2:191 And fight in the cause of Allah against those who fight against you, but do not transgress. Surely, Allah loves NOT the transgressors.

2:192 And kill them wherever you meet them and drive them out from where they have driven you out; for persecution is worse than killing. And fight them not in, and near, the Sacred Mosque until they fight you therein. But if they fight you, then fight them: such is the requital for the disbelievers.

2:193 But if they desist, then surely Allah is Most Forgiving, Merciful. (hence show mercy to them)

2:194 And fight them until there is no persecution, and religion is freely professed for Allah. But if they desist, then remember that no hostility is allowed except against the aggressors.

One can clearly see from these verses that God is asking Muslims only to defend themselves. The Qura’an in no way permits violence rather it asks the followers (Muslims) to respect other religions.

60:9 Allah forbids you not, respecting those who have not fought against you on account of your religion, and who have not driven you forth from your homes, that you be kind to them and act equitably towards them; surely Allah loves those who are equitable.

The most important thing about fighting in Islam that people often neglect is that it is ONLY allowed if certain conditions are met.

22:40 Permission to fight is given to those against whom war is made, because they have been wronged — and Allah indeed has power to help them.

22: 41 Those who have been driven out from their homes unjustly only because they said, ‘Our Lord is Allah’ — And if Allah did not repel some men by means of others, there would surely have been pulled down cloisters and churches and synagogues and mosques, wherein the name of Allah is oft commemorated.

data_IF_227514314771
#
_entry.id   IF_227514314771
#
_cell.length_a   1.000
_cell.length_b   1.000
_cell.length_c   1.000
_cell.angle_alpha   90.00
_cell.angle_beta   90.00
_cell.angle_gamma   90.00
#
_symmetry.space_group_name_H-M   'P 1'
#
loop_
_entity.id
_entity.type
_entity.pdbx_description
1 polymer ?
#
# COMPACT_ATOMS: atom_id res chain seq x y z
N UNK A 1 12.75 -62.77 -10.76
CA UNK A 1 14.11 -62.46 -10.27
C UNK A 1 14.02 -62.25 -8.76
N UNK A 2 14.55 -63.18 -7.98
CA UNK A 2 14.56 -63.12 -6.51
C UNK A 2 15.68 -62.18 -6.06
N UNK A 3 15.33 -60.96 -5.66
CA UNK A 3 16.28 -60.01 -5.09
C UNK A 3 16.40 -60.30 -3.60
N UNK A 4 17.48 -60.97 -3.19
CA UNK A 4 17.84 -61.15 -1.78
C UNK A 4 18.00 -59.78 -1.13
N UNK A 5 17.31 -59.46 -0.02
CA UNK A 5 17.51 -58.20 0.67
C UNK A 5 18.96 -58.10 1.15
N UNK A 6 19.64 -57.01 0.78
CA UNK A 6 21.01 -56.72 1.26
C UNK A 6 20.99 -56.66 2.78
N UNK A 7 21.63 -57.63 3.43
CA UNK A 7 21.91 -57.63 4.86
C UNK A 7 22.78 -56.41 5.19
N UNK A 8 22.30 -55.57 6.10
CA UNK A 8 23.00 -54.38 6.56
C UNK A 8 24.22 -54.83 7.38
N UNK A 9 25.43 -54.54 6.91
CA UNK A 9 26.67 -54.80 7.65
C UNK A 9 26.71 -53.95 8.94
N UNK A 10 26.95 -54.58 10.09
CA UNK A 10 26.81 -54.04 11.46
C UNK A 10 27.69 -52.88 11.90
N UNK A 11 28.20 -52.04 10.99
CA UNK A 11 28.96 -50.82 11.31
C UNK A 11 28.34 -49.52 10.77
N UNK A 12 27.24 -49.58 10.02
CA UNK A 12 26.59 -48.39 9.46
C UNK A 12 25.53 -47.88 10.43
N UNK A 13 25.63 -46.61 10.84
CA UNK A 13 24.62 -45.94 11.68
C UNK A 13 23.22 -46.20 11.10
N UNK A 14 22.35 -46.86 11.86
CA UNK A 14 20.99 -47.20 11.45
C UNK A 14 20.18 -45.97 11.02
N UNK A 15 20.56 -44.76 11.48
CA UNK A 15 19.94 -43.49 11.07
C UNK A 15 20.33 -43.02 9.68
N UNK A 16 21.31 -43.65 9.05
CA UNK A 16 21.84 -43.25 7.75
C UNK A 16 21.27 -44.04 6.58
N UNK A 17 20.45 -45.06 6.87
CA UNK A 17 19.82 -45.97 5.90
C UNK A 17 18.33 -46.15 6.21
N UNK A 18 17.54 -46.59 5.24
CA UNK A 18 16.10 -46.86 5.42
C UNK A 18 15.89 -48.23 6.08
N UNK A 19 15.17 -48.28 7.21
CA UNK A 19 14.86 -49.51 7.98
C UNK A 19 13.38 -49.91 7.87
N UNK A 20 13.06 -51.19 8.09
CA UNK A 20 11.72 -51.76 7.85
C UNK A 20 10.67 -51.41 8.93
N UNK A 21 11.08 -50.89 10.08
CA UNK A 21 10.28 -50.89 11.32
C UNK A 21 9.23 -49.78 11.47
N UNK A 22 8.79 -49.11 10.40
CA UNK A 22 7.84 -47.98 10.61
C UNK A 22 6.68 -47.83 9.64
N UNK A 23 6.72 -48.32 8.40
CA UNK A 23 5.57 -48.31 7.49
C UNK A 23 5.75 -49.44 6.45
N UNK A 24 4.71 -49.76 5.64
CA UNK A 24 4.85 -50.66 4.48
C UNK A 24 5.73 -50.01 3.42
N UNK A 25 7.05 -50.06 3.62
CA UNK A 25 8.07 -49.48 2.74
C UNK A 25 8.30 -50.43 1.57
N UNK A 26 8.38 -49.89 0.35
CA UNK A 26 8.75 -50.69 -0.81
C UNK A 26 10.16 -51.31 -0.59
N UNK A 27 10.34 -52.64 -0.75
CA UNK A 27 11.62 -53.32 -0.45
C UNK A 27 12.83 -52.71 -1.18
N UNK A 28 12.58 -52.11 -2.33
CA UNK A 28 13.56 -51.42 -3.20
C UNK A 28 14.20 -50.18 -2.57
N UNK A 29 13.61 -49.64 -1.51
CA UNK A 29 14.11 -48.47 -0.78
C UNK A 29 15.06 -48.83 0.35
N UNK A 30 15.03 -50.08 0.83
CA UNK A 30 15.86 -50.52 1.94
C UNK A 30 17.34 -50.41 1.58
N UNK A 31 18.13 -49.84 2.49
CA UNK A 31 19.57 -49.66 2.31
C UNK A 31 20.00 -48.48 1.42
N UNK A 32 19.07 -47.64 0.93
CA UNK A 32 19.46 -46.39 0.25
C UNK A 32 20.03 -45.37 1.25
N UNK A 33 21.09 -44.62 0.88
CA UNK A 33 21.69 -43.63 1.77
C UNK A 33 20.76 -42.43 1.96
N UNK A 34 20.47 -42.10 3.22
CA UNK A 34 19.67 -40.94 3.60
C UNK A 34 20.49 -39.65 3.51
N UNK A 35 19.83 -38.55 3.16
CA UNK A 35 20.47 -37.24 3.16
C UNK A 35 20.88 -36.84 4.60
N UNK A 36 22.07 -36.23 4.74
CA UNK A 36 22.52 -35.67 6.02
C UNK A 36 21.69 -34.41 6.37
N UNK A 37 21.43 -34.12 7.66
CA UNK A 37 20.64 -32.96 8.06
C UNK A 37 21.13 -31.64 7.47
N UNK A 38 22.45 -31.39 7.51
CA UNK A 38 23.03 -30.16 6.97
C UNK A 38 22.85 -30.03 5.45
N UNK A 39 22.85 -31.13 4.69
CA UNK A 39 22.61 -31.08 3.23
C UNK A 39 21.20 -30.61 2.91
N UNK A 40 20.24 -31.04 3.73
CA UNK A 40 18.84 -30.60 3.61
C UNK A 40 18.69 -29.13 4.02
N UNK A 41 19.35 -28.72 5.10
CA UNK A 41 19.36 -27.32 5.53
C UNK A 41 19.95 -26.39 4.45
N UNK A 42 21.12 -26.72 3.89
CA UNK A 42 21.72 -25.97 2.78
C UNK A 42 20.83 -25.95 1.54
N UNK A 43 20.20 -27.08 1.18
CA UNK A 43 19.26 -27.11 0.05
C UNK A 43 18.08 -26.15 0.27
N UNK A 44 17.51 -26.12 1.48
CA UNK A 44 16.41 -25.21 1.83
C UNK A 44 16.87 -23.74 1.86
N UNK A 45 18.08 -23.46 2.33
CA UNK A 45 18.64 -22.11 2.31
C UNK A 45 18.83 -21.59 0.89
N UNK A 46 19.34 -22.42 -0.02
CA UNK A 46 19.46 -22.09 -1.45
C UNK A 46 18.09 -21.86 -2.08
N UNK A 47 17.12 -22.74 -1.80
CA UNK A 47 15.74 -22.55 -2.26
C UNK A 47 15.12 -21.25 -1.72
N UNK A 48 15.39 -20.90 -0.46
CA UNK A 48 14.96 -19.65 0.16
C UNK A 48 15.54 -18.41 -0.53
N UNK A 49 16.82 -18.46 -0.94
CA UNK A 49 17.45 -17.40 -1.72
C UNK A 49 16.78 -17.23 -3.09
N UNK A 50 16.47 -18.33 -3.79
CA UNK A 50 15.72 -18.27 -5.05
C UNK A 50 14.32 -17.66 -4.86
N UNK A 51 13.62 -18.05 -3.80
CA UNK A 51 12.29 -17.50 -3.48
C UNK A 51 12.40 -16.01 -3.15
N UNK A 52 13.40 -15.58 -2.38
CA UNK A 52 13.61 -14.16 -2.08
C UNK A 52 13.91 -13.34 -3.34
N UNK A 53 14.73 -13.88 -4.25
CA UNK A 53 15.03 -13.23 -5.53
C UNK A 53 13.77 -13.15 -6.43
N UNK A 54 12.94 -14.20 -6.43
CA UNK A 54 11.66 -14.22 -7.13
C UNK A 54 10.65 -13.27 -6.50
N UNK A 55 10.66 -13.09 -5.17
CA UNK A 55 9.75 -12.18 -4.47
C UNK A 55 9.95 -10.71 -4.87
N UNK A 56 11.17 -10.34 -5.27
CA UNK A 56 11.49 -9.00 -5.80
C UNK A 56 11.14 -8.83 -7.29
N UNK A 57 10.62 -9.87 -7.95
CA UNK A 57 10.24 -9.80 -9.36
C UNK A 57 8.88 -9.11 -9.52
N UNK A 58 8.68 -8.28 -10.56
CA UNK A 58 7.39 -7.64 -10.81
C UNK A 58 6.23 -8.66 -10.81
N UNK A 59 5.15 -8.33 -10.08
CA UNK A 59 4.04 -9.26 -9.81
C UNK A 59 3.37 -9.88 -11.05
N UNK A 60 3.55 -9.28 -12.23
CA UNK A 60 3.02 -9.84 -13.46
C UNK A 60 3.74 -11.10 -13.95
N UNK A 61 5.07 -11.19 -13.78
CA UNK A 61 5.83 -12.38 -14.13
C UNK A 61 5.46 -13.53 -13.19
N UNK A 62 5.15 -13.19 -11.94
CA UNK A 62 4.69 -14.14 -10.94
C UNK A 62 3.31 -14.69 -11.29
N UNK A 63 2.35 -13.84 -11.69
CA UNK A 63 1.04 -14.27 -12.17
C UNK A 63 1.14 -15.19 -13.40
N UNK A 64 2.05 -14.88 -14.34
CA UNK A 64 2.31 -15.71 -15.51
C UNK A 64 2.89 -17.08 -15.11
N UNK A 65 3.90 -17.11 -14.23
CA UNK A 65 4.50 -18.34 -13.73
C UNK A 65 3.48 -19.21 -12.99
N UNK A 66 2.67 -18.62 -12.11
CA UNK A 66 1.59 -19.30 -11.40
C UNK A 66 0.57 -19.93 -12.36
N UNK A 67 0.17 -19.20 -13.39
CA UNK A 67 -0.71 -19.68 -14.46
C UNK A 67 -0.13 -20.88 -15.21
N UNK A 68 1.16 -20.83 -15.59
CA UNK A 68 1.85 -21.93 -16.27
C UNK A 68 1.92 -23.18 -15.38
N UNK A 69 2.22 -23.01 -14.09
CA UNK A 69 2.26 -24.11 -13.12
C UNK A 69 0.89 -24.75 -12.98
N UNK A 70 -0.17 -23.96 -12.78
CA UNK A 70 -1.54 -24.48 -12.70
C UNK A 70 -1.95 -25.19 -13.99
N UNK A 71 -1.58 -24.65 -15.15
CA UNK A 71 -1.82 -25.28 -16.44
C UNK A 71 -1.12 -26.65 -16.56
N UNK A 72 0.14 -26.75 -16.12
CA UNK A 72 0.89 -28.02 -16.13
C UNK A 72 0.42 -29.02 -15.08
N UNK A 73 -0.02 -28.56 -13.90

Islam forbids violence, but if it is brought upon by others, only then Muslims are allowed to fight i.e. only in their defense. It is not Jihad if it is the Muslims who become violent. It will clearly be in defiance of the Qura’an.

Islam: Religion of Peace (Part 10: Militant elements)

PreviousPart 9 Read from the beginning

The growing talk of militancy and the use of force which we hear, needs to be carefully analyzed before we can understand the importance of this bizarre phenomenon. The narrow, non-tolerant attitude is certainly becoming more popular with the Muslim ‘clergy’ in almost all Muslim countries. The responsibility for this mainly lies on the shoulders of Saudi Arabia, which is attempting to capture the imagination of the whole Muslim world and seems resolved to spread its political influence under a religious guise. As it enjoys the unique advantage of being the custodian of the two holiest cities in Islam, Mecca and Medina, it is certainly in a position to exploit this situation to its best advantage.

The religious philosophy of the Saudis emanates from Wahabism, which draws its inspiration from the non-tolerant world of medieval Islam rather than from the more understanding and benign Islam of the time of the Holy Prophet (peace be upon him). The spread of Saudi influence is aided by Saudi petro-dollars and the colossal size of Saudi bank balances in major banks throughout the world. It is to the credit of Saudi Arabia that part of the interest accruing from these colossal investments is being used to form channels of aid from Saudi Arabian coffers to the poorer Muslim nations with sizable Muslim populations. More often than not, this aid is provided not to boost their ailing economies, but to build mosques, training schools and institutes producing scholars of a Saudi brand.

Hence, wherever you follow the flow of Saudi aid, you will also observe a rapid increase in the narrow, non-tolerant attitudes of Muslim ‘clergy’. No doubt, when the Christian world hears these voices roundly condemning all non-Islamic values and preaching jihad (that is, holy war), against non-Islamic governments, they are led to believe that the talk of this holy war will readily be translated into actual belligerency. What is happening is in fact completely different.